Apple bounces back;Letter

14th May 1999 at 01:00
James Whitehead makes a number of points that will infuriate many teachers. We are not "naive" - many of us consider ourselves ICT professionals. Indeed, many of us were IT professionals before becoming teachers.

Anyone in regular contact with both major platforms cannot but be impressed by the Mac's ability to aid teaching and learning, especially on a network. Have you tried to teach ICT on Microsoft's Windows NT? Using AppleShare, I can configure my network easily, demonstrate over the network, observe children working from my machine, speak to them over the network and take control of a machine, if needed, to reinforce a skill. I am unable to do this using Windows NT - it might be great in industry but not in the classroom.

Software for education - we are not in industry, so what relevance is VisualReal Basic? - is generally available on the Mac as well as Windows. A very large proportion of education software is designed on Macs and then ported to Windows. Mr Whitehead must be aware that Macs can run more software than Windows machines, and often faster too.

He should also be aware that Macs run Microsoft Office - all files are cross platform compatible. Microsoft employees have told me that Office on the Mac runs better than on Windows, as does the most recent incarnation of Explorer.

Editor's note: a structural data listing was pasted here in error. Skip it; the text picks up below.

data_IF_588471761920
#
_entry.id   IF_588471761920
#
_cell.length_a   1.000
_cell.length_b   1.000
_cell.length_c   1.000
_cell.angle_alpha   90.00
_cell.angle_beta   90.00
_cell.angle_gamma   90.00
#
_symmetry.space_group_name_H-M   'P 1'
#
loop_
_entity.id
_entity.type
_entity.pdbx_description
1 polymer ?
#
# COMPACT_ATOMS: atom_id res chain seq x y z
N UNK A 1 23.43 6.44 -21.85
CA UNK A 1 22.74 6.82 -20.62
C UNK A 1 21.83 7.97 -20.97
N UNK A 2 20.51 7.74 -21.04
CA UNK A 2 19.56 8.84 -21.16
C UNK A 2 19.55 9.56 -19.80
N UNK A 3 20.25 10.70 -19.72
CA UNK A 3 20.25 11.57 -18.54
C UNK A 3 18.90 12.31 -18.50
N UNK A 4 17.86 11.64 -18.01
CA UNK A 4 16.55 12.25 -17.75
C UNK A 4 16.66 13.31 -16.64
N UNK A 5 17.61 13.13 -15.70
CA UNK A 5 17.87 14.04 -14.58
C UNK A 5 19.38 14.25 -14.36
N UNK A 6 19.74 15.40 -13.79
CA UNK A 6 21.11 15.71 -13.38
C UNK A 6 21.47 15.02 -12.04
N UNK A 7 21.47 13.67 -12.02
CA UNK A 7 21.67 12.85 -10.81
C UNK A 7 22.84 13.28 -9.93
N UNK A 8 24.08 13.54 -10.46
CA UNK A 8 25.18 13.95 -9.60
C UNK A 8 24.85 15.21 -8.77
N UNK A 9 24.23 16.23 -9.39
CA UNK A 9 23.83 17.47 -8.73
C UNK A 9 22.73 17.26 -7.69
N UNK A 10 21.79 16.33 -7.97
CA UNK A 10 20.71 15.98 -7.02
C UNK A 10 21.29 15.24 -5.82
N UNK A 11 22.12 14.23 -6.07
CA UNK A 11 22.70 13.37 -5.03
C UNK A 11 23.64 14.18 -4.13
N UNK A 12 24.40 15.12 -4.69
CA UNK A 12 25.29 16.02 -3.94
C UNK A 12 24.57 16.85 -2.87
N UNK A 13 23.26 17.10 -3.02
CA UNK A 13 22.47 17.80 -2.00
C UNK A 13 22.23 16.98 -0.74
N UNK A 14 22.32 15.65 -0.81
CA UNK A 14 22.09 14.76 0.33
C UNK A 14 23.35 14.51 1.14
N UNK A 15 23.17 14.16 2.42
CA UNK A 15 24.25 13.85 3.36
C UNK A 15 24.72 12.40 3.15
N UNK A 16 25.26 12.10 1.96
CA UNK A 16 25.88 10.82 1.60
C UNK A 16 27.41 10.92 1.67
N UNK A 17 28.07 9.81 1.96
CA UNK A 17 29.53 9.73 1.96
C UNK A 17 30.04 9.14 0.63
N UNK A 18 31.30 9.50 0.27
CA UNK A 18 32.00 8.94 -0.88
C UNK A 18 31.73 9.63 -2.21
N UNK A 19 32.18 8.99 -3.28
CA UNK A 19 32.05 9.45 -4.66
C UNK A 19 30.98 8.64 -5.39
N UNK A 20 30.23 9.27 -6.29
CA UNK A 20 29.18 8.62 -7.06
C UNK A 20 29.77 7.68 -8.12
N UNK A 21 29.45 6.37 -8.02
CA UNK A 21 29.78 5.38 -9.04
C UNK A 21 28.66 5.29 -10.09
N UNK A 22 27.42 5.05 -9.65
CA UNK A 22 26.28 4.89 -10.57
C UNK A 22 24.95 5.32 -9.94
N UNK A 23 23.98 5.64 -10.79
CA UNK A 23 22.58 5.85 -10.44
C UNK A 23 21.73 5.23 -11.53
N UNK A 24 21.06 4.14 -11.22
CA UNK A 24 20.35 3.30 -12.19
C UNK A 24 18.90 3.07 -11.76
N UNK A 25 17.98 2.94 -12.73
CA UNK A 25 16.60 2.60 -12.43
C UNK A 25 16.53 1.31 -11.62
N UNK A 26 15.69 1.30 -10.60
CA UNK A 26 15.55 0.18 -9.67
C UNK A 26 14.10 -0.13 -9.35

The argument that Windows is industry standard does not stand up to scrutiny. When the children I teach leave school, none of the current industry standards will be around. We teach ICT skills to children and use ICT to aid learning - ease of use is the key. They don't have to learn application-specific skills.

The last nail in the coffin of Mr Whitehead's argument is in his own words. He states that "PCs are cheap... and will probably be obsolete in a year". He also states that PCs are "not based on the best processor or operating system". So should we really subject schools to second-rate machines with a second-rate system that will be obsolete in a year?

I run a nine-year-old Mac in my class on a network. It can access the Internet and run all the applications I need at acceptable speeds. PC vintage machines were consigned to the skip years ago. So which machines are cheaper in the long run?

David Baugh, Teacher and ICT Professional, Denbigh, North Wales

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